Doris Stovall came out of retirement to help the Embassy Theatre put on the shows it always had – but better – and take the venue to a new level.
Taking the executive director role, she was responsible for spearheading the Embassy’s last major renovation in 1995.
Stovall died on Jan. 28 at the age of 79 in Snellville, Ga.
Embassy executive director Kelly Updike said although she never met Stovall, she has heard from many community leaders and Embassy board members of the work Stovall was able to complete during her tenure. The historic theater, which was nearly torn down in 1972, was due for a major upgrade by the early 1990s.
Stovall came out of retirement to take the executive position with the theater.
Having the benefit of old files and records, she was the best at organizing contracts and management, Updike said. She brought a long-standing quality to the theater internally and externally.
In 1995, Stovall directed the Embassy through a $5 million renovation campaign that included a larger stage and orchestra lift to accommodate traveling shows, an increase in leg room between rows of seats on the main floor, and a revamp of the Embassy lobby and the Indiana Hotel lobby.
Stovall told The Journal Gazette in 1996 that she had been involved with the restoration of three theaters, with the Embassy being her most satisfying project to complete.
Theaters like the Embassy just make you feel good. Every time I look up at this ceiling, I find something new, she said.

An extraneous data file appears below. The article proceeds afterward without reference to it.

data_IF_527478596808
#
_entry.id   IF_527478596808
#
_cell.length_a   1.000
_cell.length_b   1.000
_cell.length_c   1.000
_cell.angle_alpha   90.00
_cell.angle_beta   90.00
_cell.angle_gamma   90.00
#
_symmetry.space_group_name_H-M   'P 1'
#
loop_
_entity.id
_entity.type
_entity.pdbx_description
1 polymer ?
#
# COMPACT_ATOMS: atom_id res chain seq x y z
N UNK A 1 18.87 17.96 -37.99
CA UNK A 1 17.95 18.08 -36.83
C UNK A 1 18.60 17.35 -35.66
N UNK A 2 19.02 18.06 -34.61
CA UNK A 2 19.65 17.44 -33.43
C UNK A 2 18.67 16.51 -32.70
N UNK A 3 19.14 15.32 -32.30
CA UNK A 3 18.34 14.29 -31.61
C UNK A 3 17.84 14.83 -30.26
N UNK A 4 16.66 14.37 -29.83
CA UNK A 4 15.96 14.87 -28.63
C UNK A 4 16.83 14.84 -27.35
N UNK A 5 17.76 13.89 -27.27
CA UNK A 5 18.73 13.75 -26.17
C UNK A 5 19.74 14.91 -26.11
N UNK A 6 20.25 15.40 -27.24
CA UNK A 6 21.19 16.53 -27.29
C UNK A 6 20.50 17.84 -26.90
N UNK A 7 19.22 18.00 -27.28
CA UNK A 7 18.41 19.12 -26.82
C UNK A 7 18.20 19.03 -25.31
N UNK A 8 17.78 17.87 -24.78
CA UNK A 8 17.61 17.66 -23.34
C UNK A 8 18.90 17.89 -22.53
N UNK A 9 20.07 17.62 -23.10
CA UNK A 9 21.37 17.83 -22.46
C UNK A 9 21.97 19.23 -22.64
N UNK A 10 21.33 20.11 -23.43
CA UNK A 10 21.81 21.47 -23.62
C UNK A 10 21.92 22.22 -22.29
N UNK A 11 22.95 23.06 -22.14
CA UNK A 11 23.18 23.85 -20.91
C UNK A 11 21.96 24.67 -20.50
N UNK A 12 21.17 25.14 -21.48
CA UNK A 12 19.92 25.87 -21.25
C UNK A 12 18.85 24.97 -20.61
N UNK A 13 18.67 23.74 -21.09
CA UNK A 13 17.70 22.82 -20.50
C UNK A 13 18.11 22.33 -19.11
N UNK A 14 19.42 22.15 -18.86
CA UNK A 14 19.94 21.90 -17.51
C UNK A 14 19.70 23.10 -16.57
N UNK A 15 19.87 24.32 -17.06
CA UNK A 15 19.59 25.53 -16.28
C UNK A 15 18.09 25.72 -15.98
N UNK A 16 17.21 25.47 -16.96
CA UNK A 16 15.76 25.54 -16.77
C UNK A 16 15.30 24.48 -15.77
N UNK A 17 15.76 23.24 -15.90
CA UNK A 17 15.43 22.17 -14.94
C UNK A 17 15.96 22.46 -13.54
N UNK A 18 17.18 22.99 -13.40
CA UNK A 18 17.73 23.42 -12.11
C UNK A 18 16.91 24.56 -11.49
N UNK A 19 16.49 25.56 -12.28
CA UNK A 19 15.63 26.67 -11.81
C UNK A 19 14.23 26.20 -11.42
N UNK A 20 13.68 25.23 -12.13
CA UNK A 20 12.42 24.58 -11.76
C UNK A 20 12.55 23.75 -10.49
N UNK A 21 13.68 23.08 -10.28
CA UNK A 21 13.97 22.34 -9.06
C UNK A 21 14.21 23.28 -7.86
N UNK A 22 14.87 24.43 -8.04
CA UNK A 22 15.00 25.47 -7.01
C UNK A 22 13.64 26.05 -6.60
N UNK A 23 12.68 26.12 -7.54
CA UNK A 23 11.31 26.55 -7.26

Updike said Stovall called her last summer to say that she was pleased to hear about the theater’s next construction phase, which will begin later this year. The $10 million renovation includes a major overhaul of the Indiana Hotel, which has stood mostly empty since the 1970s. The hotel will have new offices, classrooms and a two-story ballroom to help relieve the theater’s limited space capacities.
She was very pleased and proud of what we’re planning to do and she went on about the great job I was doing – and I treasure that, Updike says. I really took it as a powerful statement.
Updike said that she and the staff plan to continue to build on what Stovall left behind.
I think Doris left a strong legacy when she left, and it warms my heart that we can continue on that path.
Stovall, a Georgia graduate of Toccoa High School in 1951 and Harrison-Draughon School of Commerce in 1953, served as the former president and board member of Rotary International and the International Association of Assembly Members.
She also was the former director of the Pasadena Civic Auditorium in Southern California. A memorial service was held Saturday in Snellville.
The family of Doris Stovall has requested that memorial donations be made to the Embassy Theatre Foundation. Call 424-5665 for more information.